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Why We Need to Stop Calling It 'Natural' Birth

Forget everything you think you know about "natural childbirth." If Los Angeles-based doula Erica Chidi Cohen (pictured below) has her way, and, like childbirth, she is a bit of a force of nature herself, we will all start thinking about birthing our babies in different terms.

It stands to reason that if some babies are welcomed into the world through "natural" childbirth, well, then other babies come unnaturally? The wrong way? In sub-optimal conditions? Chidi Cohen wants to change that paradigm, or, as she says, "flatten the hierarchy" of birthing babies.

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"The term 'natural childbirth' is quite divisive," she says. "It places women in camps of achievement. To be pregnant is natural and to deliver your child is natural," no matter what method is used or required for a healthy delivery. "Using that language is pulling women apart instead of bringing women together."


'Having an epidural doesn't take anything away from the birth.'

Being a mother is hard. Being a first-time mother is especially hard. Being a first-time mother in this age of social media, where there's instant access to the intimate birthing experiences of your friends, family, acquaintances and strangers just a swipe away, can be downright overwhelming.

Chidi Cohen advises expectant mothers to be mindful of their consumption of social media while pregnant. "Be conscious. We are big sponges, absorbing everything around us." She wants us to absorb all the positive and leave the negative behind.

Chidi Cohen's preferred terms for birthing are "medicated" or "unmedicated." They are descriptive, leaving the judgment out of the equation and the experience. These words help a new mother see things differently. "A 'medicated' or 'unmedicated' birth mean the tools were one or the other. Having an epidural doesn't take anything away from the birth."

Wise words from a doula, whose sole function is to support a woman through the process of birth.

'Trust yourself. Set realistic goals, but remember that birth is not a competition.'

"If you feel you failed from the very beginning that creates space for negative circuitry to take hold," says Chidi Cohen, and those negative feelings could very well bleed into bonding and the precious, early days of motherhood. That process is hard enough as it is, without adding to it unnecessarily by telling ourselves we have failed—even as while holding, burping, nursing or feeding a healthy newborn.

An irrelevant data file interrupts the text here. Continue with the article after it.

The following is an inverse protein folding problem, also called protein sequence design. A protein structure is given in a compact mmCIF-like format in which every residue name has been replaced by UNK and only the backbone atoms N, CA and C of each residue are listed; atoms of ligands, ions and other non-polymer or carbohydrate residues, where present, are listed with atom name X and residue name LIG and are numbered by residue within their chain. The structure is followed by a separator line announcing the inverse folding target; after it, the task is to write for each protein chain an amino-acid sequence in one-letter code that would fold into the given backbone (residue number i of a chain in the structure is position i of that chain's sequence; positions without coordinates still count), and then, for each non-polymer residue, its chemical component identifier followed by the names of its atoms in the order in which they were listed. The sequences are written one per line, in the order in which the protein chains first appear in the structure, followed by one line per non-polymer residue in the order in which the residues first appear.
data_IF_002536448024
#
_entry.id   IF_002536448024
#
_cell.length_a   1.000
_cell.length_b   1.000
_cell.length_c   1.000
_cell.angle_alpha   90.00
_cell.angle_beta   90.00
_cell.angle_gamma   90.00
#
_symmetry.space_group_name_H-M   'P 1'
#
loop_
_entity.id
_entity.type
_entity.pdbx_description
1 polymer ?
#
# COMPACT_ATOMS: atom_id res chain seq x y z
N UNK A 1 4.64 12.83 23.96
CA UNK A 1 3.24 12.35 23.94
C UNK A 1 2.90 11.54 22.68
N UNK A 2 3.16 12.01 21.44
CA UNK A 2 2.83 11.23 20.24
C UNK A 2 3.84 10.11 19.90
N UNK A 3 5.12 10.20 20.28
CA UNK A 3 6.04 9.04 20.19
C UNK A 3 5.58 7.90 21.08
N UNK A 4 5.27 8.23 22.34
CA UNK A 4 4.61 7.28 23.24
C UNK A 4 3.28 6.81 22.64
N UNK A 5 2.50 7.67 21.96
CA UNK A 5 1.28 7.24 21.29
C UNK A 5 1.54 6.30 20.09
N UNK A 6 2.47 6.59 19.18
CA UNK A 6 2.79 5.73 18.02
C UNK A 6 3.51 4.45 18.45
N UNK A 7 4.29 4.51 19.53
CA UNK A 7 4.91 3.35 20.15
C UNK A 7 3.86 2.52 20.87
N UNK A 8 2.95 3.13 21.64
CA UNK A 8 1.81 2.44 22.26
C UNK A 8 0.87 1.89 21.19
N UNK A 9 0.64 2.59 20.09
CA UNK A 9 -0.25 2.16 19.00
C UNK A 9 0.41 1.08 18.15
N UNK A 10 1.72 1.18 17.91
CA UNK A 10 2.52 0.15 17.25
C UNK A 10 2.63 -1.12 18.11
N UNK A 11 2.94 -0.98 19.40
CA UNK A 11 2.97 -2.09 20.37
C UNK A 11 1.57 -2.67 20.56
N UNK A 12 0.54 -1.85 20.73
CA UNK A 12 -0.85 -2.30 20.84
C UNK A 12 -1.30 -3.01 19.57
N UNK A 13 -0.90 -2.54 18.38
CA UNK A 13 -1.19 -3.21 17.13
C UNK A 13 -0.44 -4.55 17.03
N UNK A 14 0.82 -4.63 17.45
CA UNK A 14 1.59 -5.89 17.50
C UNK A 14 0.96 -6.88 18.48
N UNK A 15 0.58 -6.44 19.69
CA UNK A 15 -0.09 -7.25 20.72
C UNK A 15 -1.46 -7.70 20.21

"The path to birth is fluid," explains Chidi Cohen, "and the goal is fixed." That goal, always, is a healthy baby and a healthy mother post birth. She wants all new mothers to feel their success and not to consider a change in the birth plan a failure. "The 'how' of birth is not a reflection of who a new mother is," advises Chidi Cohen. She encourages new mothers who did experience a change in their birth plan to try and reframe the experience.

So often, new mothers can encounter isolation post-partum. This makes them vulnerable to post-partum depression and also to developing some degree of post-traumatic stress that can jeopardize and complicate future pregnancies.

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Chidi Cohen's advice for all expectant mothers is simple: "Trust yourself. Set realistic goals, but remember that birth is not a competition. Be gentle with yourself, with an asterisk of flexibility. Every choice a mother-to-be makes," says Chidi Cohen, "needs to be anchored in flexibility."

Wise words from a wise woman.

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Erica Chidi Cohen runs her well regarded doula practice out of Los Angeles, California. She is currently at work writing a book to be published by Chronicle Books.

Erica is running the Ergobaby Mama Panel at our Spring Family Fest on April 9th in Los Angeles.

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